Frontiers of Entrepreneurship Research
1997 Edition


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Deborah Cain Good

Seton Hill College
Greensburg, PA  15601

Telephone: 412-830-4625
Fax: 412-834-7131

Principal Topics

Though considerable resources have been expended over the past several years examining the topic of small business' accessibility to credit, the issue continues to be recognized as one of the greatest obstacles to be faced by the small business owner (SBA, 1995).  Current research also suggest that this problem may be exacerbated for women.  A number of financing programs have been established to address the issue of credit accessibility thereby promoting small business formation and growth.  Often special attention in these programs has been focused on assisting the woman business owner.

This study is designed to assess the degree to which one of the best known of such financing programs, the U.S. Small Business Administration's (SBA) 7(a) Loan Guaranty Program, meets that goal.  Gender-based comparisons of the 7(a) loan package terms were completed by firm size, industry sector and geographic locale.


Data on various terms of the loans made to small business owners under the terms of the SBA 7(A) Loan Guaranty Program were secured with the cooperation of the Pittsburgh, Pennsylvania and Columbia, South Carolina District Offices of the Small Business Administration for the period January, 1993 through December, 1995.  The database for this study covers 2,615 loans made by the two offices for the stated time period.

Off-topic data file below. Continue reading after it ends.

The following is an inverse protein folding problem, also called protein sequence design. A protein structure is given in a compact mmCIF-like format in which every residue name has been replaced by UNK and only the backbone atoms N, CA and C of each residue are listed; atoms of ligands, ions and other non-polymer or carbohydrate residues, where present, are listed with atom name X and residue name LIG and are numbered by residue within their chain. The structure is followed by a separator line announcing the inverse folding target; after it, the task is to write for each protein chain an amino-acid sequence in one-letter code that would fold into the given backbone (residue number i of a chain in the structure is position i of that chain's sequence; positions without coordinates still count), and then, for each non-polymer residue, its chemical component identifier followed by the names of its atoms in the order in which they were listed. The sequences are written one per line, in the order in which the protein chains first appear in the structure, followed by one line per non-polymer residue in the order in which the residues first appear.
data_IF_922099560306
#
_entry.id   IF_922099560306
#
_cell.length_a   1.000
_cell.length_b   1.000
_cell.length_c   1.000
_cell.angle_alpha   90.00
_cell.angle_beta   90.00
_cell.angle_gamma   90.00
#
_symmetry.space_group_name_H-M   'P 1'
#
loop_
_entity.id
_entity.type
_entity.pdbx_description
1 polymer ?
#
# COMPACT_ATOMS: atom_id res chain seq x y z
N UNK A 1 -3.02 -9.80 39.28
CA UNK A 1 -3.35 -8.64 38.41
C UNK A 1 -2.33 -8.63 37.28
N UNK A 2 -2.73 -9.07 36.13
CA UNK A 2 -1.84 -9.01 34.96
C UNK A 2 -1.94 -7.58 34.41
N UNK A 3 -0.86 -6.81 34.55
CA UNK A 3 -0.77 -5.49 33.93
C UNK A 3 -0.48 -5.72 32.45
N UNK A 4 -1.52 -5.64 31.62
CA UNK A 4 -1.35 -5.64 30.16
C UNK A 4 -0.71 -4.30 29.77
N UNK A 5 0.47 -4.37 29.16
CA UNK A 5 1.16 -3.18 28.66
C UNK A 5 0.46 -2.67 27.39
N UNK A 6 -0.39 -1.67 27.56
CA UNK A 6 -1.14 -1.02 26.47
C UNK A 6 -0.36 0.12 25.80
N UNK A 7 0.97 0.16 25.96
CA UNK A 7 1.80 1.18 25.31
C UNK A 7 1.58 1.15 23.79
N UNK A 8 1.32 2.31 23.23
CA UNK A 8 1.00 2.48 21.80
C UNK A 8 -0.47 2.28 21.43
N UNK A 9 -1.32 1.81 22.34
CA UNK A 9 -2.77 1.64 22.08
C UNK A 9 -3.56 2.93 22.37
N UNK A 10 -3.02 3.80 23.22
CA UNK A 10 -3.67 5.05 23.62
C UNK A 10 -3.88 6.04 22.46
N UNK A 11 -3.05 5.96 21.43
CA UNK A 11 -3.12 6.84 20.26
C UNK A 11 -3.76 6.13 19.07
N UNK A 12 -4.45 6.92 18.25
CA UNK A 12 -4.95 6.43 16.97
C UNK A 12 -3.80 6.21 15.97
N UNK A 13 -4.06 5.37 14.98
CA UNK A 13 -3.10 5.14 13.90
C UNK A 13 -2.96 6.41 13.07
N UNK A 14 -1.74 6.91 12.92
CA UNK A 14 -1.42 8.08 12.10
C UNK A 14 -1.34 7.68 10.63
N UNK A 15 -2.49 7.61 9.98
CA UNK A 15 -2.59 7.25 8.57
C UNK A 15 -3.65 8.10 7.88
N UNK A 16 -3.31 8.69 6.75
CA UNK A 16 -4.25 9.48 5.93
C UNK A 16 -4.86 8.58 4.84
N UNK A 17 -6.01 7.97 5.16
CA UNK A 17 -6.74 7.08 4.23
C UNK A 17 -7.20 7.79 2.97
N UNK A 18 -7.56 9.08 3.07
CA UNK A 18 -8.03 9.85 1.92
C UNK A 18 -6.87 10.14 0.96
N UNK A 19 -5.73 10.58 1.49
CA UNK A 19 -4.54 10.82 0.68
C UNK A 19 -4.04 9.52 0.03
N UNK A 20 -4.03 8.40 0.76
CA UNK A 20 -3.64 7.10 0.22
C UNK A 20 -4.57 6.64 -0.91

Major Findings

Gender effects are evident in the 7(a) loan data for this sample.  Specifically, women received an average of $65,000 less in 7(a) loan dollars, paid an interest rate .7% higher, and had ten fewer months in which to repay their loans than their male counterparts.  Controlling for geographic location, firm size and industry shows persistent statistically significant gender-based differences in various loan terms.


This study addresses gender-based and regional differences in business financing from a unique perspective.  Rather than assessing perceptual data using controlled experimentation or self-report questionnaire measures, this project examines the objective, financial-based data collected by the Small Business Administration as a result of loans disbursed to small business owners under the 7(a) Loan Program.  This data is then assessed for any gender-related or regional patterns that might signal financing obstacles for women business owners.

This study's findings provide empirical data for public policy makers, women's groups and financing institutions as to the gender and regional comparability of financing conditions in a popular small business loan program.  The study results serve as a report card on recent efforts to make credit more accessible to all small business owners.

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